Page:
a 1/5th diameter loop that's then directly connected to 50ohm coax.

I've also seen a variation on that theme which resembles an

autotransformer.

>

> I've looked at a lot(!) of websites but haven't found the

mathematical basis for this coupling method. What impedence does it

actually yield and since the loop impedence must vary on either side

of perfect resonance how is this reflected into the coupling loop? Are

there any treatments on the makeup of the coupling coil w.r.t.

performance?

>

> Can anyone point me to a website or reference for study?

>

> Always enjoy learning something new!

>

> tnx

> jim ab3cv

>

>

>

> [Non-text portions of this message have been removed]

> - dave

thanks for the response. are there any implications on the conductor size of

the coupling element? do you just use some copper tubing or try to do the

shielded thing with a loop of coax?

i did some modeling with loopcalc for the frequencies i'm interested in and

to cover the cw band usually only takes 1-2pf change depending on band.

mechanical stability of the capacitor plates as well as overall loop

stability would seem to be important as a result especially if the loop is

mounted outside as i plan.

73

jim ab3cv - Jim, the resistance of the sense loop will be 50 ohms. So it does not

have to have a large surface area like the main loop, whose resistance

due to radiation is below 0.5 ohms and hence must be capable of

passing high current. I generally use #8 to #14 bare copper wire. I

have never run more than 50W, usually about 30W (20 meter psk).

According to a previous post, the MFJ super loop, rated for (I

believe) 100W, uses #14 copper wire for its sense loop. What size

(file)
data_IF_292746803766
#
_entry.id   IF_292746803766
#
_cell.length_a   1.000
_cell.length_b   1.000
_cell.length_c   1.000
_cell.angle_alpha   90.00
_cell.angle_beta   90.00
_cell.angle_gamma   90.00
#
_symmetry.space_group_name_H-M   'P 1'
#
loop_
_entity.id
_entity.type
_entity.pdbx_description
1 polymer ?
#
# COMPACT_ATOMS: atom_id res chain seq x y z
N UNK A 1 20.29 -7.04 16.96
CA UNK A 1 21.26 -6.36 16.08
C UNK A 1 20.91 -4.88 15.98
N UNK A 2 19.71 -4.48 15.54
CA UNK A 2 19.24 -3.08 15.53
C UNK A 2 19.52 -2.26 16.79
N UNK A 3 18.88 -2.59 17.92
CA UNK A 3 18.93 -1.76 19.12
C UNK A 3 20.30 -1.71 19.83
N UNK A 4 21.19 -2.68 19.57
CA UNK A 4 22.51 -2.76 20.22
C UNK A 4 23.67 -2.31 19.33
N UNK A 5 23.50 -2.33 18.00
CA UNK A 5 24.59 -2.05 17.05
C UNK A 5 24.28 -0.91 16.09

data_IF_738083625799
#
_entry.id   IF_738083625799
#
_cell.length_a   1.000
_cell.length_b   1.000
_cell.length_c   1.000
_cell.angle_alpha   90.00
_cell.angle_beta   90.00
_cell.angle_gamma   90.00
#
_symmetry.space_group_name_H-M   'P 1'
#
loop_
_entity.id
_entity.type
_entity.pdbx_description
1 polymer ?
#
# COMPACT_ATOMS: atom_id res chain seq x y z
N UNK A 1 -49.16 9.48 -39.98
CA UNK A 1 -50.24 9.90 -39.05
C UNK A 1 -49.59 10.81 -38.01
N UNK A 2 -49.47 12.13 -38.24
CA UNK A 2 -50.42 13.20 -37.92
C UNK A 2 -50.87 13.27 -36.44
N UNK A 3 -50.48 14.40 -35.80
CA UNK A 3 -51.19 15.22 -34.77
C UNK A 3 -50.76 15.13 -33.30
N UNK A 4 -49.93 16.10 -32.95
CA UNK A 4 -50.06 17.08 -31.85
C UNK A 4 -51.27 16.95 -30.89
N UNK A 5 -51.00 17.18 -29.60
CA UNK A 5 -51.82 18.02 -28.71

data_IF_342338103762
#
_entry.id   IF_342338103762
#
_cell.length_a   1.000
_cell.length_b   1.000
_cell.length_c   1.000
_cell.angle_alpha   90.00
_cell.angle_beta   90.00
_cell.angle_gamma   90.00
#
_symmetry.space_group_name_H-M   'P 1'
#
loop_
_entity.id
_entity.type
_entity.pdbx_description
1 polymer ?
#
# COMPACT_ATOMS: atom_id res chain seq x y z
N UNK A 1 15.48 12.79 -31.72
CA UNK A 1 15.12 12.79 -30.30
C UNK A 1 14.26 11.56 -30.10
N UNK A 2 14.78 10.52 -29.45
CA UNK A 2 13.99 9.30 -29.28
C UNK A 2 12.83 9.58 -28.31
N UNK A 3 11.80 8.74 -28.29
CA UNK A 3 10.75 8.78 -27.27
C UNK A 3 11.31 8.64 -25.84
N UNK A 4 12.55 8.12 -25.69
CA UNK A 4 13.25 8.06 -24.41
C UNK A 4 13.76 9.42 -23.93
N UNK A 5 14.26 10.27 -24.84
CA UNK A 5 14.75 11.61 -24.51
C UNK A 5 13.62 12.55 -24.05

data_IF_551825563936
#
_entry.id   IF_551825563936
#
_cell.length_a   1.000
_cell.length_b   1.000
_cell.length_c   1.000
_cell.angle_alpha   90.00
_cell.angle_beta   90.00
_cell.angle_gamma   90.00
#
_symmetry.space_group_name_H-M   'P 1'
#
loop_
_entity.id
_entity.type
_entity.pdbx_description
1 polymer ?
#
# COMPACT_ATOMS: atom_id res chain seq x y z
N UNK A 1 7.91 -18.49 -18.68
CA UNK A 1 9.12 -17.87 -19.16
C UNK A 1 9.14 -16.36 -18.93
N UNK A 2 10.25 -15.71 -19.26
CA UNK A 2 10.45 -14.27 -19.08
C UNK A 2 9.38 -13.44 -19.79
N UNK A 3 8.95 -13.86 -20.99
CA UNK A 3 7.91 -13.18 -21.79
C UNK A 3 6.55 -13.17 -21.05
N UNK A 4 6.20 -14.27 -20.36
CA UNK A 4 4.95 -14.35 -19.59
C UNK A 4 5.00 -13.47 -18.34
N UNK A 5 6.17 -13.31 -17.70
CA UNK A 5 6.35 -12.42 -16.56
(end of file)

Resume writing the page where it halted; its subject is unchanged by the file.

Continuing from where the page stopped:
wire would you use for a dipole? The same size will work for the

sense loop, though it must be sturdy enough to be self supporting. I

have never attempted to build a shielded sense loop out of coax.

Regarding the capacitor. From most ideal to least ideal but usable

(low to higher resistive losses) are vacuum variable, butterfly then

split stator. For transmitting application you should avoid

capacitors with a wiper due to resistive losses.

A commercially built capacitor have sufficient stability. Its

drive usually includes reduction gears. Being somewhat mechanically

challenged, I find the remote motor drive setup to be the most

difficult part of building small transmitting loops. Clearly

mechanical stability is a strong requirement.

Try to mount the capacitor close to the ends of the loop with soldered

connections between the capacitor terminals and the copper loop pipe.

I agree with your conclusion regarding mechanical stability. These

small loops are very reminiscent of plumbing.

Dave WA6YSO

--- In loopantennas@yahoogroups.com, "Jim Miller" <jim@j...> wrote:

>

> dave

>

> thanks for the response. are there any implications on the conductor

size of

> the coupling element? do you just use some copper tubing or try to

do the

> shielded thing with a loop of coax?

>

> i did some modeling with loopcalc for the frequencies i'm interested

in and

> to cover the cw band usually only takes 1-2pf change depending on band.

> mechanical stability of the capacitor plates as well as overall loop

> stability would seem to be important as a result especially if the

loop is

> mounted outside as i plan.

>

> 73

>

> jim ab3cv

>